Preparing for the Rolex Fastnet Race
Run biennially, the Royal Ocean Racing Club’s flagship event will start at 10:00 on Sunday 10 August from the usual Royal Yacht Squadron line and will then run down the normal course past Anvil Point, Portland Bill, Start Point, The Lizard, Lands End, then across the Irish Sea to the Fastnet Rock before returning to Plymouth via Bishop Rock, a course of 608 miles in total.
The current monohull race record stands at 53 hours and among the fleet this year are several boats capable of beating this, the favorite being Neville Crichton’s 90-foot maxi monohull Alfa Romeo. Crichton’s New Zealand-registered yacht has already picked up line honours in the Rolex Sydney to Hobart Race in December last year and recently broke the record for the Rolex Giraglia Race in the Mediterranean.
Another group of boats contending for line honours are six of the globetrotting Open 60 monohulls. Among them are Vincent Riou’s bright orange PRB, winner of the recent Calais Round Britain and Ireland Race and Mike Golding's Ecover.
But the Rolex Fastnet Race is not just about breaking the record. There are two main handicap trophies, the Fastnet Challenge Cup and the Fastnet Rock Trophy. Each will be awarded to the boat that sailed nearest to its rated potential to post the Best Corrected Time respectively from the IRC fleet, which represents the majority of the 240 boats entered, and the IRM fleet, which represents the best modern racing boats.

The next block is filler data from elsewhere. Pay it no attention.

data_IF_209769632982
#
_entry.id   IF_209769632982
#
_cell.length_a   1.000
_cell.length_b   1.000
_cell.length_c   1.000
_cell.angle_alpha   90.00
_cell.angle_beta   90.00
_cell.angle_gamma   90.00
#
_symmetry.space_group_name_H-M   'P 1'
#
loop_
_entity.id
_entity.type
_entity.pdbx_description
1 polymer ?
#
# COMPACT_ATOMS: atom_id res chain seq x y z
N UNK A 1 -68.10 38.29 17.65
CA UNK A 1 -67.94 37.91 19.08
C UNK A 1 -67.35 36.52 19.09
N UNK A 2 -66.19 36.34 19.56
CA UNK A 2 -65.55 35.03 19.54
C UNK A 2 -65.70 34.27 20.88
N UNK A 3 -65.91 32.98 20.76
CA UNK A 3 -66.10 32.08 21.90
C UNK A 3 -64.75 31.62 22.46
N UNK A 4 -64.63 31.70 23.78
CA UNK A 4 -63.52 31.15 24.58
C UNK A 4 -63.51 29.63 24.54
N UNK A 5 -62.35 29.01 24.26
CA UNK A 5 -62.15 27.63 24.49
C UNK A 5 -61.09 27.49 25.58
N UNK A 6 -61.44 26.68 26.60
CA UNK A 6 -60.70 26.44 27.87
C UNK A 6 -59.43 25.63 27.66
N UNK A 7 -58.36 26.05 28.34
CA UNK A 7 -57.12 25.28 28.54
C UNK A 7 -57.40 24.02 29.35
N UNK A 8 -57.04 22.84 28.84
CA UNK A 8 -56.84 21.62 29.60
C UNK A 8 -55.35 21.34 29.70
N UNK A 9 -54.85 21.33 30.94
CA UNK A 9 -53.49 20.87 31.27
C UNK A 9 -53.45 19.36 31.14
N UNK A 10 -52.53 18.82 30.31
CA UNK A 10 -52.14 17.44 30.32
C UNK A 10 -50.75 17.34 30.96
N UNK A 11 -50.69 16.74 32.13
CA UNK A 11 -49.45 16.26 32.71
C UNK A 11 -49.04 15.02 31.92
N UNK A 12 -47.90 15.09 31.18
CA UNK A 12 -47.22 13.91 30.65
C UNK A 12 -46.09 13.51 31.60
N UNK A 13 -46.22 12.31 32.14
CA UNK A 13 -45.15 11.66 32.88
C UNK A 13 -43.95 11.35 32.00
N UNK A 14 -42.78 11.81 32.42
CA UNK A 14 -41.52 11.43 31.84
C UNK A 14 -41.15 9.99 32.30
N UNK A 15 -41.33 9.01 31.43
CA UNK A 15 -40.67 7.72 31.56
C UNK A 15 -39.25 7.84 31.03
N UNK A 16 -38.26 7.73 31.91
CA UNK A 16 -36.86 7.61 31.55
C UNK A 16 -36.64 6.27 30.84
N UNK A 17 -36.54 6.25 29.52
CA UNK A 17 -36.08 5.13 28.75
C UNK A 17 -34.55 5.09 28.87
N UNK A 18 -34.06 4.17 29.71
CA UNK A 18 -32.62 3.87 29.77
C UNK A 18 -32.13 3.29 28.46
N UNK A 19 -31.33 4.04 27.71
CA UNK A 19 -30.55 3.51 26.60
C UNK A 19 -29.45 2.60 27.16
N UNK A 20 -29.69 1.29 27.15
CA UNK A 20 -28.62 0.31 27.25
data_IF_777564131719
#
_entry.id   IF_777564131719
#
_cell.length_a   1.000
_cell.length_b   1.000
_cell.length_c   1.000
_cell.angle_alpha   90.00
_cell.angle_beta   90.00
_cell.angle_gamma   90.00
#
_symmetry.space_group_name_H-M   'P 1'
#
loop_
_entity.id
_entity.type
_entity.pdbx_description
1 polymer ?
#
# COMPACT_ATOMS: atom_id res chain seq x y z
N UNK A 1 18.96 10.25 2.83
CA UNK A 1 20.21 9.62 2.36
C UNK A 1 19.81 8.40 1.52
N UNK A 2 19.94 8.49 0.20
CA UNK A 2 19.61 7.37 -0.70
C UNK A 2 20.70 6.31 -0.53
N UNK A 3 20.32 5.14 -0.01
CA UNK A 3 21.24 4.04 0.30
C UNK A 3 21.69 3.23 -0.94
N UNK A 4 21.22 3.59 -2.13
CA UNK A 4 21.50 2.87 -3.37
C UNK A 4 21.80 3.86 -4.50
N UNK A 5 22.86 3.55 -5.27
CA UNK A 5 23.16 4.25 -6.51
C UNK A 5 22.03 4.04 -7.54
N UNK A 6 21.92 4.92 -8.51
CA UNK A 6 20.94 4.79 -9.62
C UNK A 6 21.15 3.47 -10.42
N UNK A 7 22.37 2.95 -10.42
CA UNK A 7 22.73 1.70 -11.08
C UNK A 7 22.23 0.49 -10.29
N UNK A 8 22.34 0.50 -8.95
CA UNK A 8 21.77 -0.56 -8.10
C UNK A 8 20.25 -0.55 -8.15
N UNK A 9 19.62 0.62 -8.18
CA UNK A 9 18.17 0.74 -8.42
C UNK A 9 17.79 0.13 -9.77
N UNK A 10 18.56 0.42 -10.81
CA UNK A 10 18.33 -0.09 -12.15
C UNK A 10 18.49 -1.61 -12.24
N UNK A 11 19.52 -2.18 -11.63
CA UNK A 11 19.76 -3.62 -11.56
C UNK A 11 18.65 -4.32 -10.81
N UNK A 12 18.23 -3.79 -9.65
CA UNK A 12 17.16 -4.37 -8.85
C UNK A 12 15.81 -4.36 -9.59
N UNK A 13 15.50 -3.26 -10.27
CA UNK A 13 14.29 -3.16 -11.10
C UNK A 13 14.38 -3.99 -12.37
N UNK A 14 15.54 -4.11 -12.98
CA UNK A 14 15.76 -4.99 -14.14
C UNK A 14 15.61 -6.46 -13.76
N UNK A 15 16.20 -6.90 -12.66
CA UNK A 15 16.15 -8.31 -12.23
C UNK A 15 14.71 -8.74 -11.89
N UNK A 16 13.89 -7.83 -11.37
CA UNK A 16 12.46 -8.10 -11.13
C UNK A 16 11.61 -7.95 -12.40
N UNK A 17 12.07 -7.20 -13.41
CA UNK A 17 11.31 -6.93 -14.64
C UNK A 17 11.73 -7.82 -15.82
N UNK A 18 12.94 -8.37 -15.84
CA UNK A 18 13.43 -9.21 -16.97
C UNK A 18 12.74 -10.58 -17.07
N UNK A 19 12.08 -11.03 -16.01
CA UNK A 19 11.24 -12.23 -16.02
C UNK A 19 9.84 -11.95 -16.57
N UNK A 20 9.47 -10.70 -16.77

The duality of the Rolex Fastnet Race’s overall title is due to the popularity of the two different handicap systems as most of the demand to take part in the Rolex Fastnet Race comes from owners with either IRM or IRC rated boats. Other classes, such as IMS-rated boats, multihulls, Open 60 monohulls and Volvo 60s, benefit from the RORC’s policy of being accommodating to all and race for separate trophies.
The Rolex Fastnet Race, was first sailed in 1925. It has been the prime mover in the growth of offshore racing ever since, and is still intricately linked to advances in yacht design, boat handling and seamanship techniques, safety equipment - and generally to the popularity of the modern sport of sailing. It means different things to the more than 2000 different people who will sail the course this year. For some it is a once-in-a-life-time challenge, for others it is part of a much bigger picture. It is not undertaken lightly by anyone and each boat and crew must fulfill strict qualification criteria before being allowed to compete.
There are more than 30 trophies to be awarded at the conclusion of this year’s Rolex Fastnet Race. The prizegiving will take place at the Royal Citadel, home of 29 Commando Regiment Royal Artillery, in Plymouth on Friday 15 August. As ever, collecting the top division prize will be the result of meticulous preparation as well as hard and intelligent sailing over the whole course. Whatever size or type of boat, whatever level the game is played at and no matter what the individual and team goals are, the 2003 Rolex Fastnet Race has more than enough for everyone. Its’ ongoing success says it all.